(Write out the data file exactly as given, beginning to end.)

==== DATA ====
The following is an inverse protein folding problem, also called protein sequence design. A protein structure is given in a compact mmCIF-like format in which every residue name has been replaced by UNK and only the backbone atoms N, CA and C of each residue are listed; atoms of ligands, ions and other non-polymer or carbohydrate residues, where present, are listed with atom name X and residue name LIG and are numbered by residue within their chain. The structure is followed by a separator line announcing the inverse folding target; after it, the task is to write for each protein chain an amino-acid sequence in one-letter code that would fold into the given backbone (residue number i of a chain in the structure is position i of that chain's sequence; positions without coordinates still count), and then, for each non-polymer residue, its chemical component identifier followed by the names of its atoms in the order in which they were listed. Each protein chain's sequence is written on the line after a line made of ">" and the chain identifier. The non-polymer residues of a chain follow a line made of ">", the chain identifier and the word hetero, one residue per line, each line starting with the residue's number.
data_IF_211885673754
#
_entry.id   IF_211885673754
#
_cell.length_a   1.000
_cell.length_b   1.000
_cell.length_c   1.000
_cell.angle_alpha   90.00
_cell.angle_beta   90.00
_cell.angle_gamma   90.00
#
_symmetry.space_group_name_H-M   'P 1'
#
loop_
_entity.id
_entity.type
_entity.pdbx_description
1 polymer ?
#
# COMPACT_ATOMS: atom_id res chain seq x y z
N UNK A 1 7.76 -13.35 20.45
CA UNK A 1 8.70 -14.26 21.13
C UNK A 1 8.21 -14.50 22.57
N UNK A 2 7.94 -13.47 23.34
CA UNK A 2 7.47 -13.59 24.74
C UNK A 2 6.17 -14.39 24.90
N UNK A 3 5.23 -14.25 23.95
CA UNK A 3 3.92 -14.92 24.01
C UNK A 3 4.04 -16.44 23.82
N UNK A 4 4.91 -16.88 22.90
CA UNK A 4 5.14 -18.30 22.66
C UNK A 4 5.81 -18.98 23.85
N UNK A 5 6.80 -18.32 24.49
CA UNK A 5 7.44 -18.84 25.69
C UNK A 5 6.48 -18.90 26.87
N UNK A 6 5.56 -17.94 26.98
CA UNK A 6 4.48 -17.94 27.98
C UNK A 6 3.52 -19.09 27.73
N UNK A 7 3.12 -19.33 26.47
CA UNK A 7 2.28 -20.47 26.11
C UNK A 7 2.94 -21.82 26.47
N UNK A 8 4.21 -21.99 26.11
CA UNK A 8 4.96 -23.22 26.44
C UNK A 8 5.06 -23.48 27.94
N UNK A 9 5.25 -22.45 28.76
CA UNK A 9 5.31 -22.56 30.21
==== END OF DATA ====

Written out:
The following is an inverse protein folding problem, also called protein sequence design. A protein structure is given in a compact mmCIF-like format in which every residue name has been replaced by UNK and only the backbone atoms N, CA and C of each residue are listed; atoms of ligands, ions and other non-polymer or carbohydrate residues, where present, are listed with atom name X and residue name LIG and are numbered by residue within their chain. The structure is followed by a separator line announcing the inverse folding target; after it, the task is to write for each protein chain an amino-acid sequence in one-letter code that would fold into the given backbone (residue number i of a chain in the structure is position i of that chain's sequence; positions without coordinates still count), and then, for each non-polymer residue, its chemical component identifier followed by the names of its atoms in the order in which they were listed. Each protein chain's sequence is written on the line after a line made of ">" and the chain identifier. The non-polymer residues of a chain follow a line made of ">", the chain identifier and the word hetero, one residue per line, each line starting with the residue's number.
data_IF_211885673754
#
_entry.id   IF_211885673754
#
_cell.length_a   1.000
_cell.length_b   1.000
_cell.length_c   1.000
_cell.angle_alpha   90.00
_cell.angle_beta   90.00
_cell.angle_gamma   90.00
#
_symmetry.space_group_name_H-M   'P 1'
#
loop_
_entity.id
_entity.type
_entity.pdbx_description
1 polymer ?
#
# COMPACT_ATOMS: atom_id res chain seq x y z
N UNK A 1 7.76 -13.35 20.45
CA UNK A 1 8.70 -14.26 21.13
C UNK A 1 8.21 -14.50 22.57
N UNK A 2 7.94 -13.47 23.34
CA UNK A 2 7.47 -13.59 24.74
C UNK A 2 6.17 -14.39 24.90
N UNK A 3 5.23 -14.25 23.95
CA UNK A 3 3.92 -14.92 24.01
C UNK A 3 4.04 -16.44 23.82
N UNK A 4 4.91 -16.88 22.90
CA UNK A 4 5.14 -18.30 22.66
C UNK A 4 5.81 -18.98 23.85
N UNK A 5 6.80 -18.32 24.49
CA UNK A 5 7.44 -18.84 25.69
C UNK A 5 6.48 -18.90 26.87
N UNK A 6 5.56 -17.94 26.98
CA UNK A 6 4.48 -17.94 27.98
C UNK A 6 3.52 -19.09 27.73
N UNK A 7 3.12 -19.33 26.47
CA UNK A 7 2.28 -20.47 26.11
C UNK A 7 2.94 -21.82 26.47
N UNK A 8 4.21 -21.99 26.11
CA UNK A 8 4.96 -23.22 26.44
C UNK A 8 5.06 -23.48 27.94
N UNK A 9 5.25 -22.45 28.76
CA UNK A 9 5.31 -22.56 30.21